Final ‘Evenings In History’ Lecture Focuses On Ridgway’s Railroads
by Watch Staff
Jul 29, 2013 | 1024 views | 0 0 comments | 27 27 recommendations | email to a friend | print
THEN AND NOW – The railroad bridge that crosses the Uncompahgre River just north of Ridgway (now part of the river walk), as pictured in 1900 and today, is a testament to the role that railroads played in Ridgway’s development as a town. (Courtesy photos)
THEN AND NOW – The railroad bridge that crosses the Uncompahgre River just north of Ridgway (now part of the river walk), as pictured in 1900 and today, is a testament to the role that railroads played in Ridgway’s development as a town. (Courtesy photos)
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RIDGWAY – Discover Ridgway’s colorful railroad heritage at multimedia presentation by Karl Schaeffer, president of the Ridgway Railroad Museum, next Wednesday, July 31, at the Ridgway Town Hall at 7:30 p.m.

Schaeffer will describe the development of two railroads – the Denver and Rio Grande and the Rio Grande Southern – that stopped in Ridgway from the late 19th through the mid-20th century.  

The Rio Grande Southern terminated at Ridgway, while the Denver and Rio Grande continued on to Ouray. The Ridgway Depot serviced both railroads. The Town of Ridgway was founded by Otto Mears as part of the building of the Rio Grande Southern, and was named for Denver and Rio Grande railroad superintendent Robert M. Ridgway.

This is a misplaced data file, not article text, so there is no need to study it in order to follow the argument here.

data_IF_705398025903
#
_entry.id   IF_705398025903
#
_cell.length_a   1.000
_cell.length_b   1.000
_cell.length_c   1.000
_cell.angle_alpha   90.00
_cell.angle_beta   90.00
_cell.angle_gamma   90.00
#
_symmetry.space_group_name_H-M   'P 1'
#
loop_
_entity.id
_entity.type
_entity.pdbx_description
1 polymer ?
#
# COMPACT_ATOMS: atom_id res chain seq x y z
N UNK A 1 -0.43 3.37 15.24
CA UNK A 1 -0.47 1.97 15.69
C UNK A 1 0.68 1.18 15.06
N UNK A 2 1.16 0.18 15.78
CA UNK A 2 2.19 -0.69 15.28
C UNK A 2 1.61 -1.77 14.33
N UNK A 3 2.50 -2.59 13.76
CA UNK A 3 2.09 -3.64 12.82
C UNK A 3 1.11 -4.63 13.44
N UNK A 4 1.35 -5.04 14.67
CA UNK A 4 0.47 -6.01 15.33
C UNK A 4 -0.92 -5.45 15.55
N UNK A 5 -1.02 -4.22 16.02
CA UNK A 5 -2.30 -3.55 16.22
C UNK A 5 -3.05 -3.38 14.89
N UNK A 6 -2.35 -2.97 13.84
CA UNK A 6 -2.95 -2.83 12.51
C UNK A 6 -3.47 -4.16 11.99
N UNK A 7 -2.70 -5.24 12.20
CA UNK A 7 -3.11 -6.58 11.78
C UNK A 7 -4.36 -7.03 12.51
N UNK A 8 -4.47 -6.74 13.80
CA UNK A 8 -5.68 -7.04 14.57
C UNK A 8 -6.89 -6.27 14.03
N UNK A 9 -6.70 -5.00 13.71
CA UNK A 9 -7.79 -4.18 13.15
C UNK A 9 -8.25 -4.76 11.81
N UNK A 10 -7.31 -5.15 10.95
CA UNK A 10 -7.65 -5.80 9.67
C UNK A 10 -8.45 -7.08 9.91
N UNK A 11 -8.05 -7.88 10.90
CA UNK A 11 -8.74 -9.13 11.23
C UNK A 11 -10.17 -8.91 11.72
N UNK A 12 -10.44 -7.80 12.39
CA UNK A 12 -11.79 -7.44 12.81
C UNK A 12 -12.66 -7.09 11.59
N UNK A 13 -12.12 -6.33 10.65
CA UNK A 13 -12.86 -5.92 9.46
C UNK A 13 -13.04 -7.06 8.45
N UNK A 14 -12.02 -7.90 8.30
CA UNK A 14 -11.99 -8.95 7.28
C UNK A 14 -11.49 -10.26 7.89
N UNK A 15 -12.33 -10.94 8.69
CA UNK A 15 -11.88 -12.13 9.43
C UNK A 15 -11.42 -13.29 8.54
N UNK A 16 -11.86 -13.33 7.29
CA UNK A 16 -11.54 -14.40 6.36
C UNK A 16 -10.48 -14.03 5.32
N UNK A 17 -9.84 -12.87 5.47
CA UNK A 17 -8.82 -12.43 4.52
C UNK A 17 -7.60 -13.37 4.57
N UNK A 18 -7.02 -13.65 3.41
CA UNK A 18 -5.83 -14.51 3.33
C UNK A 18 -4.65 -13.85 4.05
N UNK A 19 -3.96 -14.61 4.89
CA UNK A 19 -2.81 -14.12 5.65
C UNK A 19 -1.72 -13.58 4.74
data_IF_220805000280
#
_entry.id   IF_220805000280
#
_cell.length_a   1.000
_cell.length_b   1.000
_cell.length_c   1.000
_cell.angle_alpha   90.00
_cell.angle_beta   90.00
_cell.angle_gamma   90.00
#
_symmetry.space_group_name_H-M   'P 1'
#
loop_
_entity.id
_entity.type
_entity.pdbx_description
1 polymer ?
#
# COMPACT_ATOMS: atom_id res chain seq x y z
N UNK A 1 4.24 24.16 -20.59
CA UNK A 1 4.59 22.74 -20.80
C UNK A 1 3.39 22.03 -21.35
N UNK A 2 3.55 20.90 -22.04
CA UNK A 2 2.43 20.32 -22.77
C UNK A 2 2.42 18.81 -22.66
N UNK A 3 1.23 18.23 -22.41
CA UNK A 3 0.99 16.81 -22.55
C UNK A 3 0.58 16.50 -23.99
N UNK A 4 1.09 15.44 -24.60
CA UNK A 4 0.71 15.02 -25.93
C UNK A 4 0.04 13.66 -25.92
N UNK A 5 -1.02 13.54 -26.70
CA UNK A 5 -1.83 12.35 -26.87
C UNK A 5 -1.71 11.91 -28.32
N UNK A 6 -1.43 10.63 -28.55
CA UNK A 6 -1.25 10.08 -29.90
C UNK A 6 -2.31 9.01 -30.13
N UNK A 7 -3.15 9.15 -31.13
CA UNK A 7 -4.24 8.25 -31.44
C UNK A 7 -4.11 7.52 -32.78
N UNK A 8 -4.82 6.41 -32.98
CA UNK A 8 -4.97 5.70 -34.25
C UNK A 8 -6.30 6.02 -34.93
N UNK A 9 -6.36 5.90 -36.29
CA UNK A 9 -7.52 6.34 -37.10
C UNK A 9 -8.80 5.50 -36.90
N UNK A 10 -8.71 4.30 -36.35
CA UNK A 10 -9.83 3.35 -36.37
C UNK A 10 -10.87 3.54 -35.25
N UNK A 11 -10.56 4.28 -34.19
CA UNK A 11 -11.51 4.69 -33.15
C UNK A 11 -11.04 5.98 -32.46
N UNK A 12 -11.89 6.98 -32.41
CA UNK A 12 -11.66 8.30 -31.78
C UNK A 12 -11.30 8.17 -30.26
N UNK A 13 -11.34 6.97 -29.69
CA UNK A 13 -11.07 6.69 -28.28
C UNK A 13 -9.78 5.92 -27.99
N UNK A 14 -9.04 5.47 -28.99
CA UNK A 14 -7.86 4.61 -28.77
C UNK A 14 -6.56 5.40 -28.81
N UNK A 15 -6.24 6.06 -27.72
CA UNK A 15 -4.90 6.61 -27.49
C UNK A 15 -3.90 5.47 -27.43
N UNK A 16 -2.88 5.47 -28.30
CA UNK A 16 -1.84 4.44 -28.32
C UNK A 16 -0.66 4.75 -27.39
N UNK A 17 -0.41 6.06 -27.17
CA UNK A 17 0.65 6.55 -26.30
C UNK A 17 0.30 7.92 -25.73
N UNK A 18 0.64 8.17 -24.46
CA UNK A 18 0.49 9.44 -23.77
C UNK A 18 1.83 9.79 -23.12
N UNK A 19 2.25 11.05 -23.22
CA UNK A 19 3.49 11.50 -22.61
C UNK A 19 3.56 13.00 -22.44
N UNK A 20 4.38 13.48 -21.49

“Ridgway is on the world stage for what happened here with respect to its railroads,” Schaeffer said. “These are some of the most studied and modeled railroads in the world.”

Schaeffer’s program will consist of two parts. The first will be a dual projector show of “then and now” photos of Ridgway and railroading landmarks. The second part will be the story of the Galloping Geese, the strange rail trucks that extended the life of the RGS Railroad for many years.

“Ridgway and Its Railroads” is the much-anticipated finale to this summer’s weekly “Evenings of History” lecture series, hosted by the Ouray County Historical Society. Admission is free for OCHS members and $5 for non-members. The presentation is sponsored by Tom and Sue Hillhouse.  

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